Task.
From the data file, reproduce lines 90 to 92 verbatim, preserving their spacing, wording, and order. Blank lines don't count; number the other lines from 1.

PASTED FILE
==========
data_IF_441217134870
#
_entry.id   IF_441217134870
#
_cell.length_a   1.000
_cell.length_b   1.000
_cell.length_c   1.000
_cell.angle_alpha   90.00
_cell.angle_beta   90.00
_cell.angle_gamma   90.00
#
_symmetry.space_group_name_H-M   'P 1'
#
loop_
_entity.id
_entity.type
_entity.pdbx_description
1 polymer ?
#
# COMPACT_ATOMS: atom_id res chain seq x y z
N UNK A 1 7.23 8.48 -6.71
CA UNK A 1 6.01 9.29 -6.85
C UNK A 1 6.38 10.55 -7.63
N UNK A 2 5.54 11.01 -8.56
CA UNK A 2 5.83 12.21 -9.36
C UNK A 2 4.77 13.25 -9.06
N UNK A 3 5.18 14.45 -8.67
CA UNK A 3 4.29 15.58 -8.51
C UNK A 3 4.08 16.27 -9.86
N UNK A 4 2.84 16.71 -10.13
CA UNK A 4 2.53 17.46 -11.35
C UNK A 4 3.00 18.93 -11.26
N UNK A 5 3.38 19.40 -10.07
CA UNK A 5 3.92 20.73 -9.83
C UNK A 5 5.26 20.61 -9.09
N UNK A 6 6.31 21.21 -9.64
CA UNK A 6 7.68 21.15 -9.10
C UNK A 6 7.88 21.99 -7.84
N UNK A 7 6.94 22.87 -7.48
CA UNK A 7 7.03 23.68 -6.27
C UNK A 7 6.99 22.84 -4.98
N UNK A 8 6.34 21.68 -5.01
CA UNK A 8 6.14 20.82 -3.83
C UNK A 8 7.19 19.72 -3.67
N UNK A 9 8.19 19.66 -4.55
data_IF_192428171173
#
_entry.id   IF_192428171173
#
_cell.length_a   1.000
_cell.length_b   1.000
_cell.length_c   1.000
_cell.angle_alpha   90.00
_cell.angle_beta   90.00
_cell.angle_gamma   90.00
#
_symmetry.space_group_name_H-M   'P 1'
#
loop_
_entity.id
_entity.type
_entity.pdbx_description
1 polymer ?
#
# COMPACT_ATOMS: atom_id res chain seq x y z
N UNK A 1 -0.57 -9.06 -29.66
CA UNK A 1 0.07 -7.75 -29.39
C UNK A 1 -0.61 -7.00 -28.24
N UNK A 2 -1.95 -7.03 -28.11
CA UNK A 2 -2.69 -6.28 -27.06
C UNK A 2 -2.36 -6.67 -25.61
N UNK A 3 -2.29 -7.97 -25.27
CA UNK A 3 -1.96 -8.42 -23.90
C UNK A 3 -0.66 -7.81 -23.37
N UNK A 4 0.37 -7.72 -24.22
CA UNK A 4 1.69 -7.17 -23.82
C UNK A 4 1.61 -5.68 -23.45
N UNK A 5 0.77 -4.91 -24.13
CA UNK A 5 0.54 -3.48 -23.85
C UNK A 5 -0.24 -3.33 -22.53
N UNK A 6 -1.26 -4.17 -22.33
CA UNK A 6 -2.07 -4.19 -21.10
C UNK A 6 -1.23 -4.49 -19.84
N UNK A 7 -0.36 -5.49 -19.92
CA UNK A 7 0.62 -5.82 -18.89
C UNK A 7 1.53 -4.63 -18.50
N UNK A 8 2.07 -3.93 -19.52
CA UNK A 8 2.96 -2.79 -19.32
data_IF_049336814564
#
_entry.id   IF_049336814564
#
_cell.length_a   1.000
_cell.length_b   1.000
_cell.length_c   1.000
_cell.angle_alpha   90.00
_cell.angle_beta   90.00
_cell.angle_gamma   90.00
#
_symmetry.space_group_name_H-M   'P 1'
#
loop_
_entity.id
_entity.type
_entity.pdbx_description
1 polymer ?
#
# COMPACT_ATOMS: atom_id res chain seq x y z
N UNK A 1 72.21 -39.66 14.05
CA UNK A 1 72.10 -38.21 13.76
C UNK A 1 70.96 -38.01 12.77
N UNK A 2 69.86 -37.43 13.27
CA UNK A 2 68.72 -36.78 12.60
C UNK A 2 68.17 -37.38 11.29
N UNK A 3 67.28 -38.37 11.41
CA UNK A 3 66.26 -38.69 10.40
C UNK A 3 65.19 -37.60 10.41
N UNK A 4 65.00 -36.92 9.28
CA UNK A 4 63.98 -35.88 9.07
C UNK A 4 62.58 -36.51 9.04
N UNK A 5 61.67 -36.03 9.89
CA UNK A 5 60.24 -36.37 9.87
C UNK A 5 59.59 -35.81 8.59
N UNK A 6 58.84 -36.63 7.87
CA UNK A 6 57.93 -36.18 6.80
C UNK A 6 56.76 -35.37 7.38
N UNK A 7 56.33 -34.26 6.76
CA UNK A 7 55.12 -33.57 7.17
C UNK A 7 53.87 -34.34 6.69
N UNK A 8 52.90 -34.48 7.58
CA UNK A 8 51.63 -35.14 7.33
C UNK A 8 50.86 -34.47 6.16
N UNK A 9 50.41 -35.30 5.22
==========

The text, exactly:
#
_entry.id   IF_049336814564
#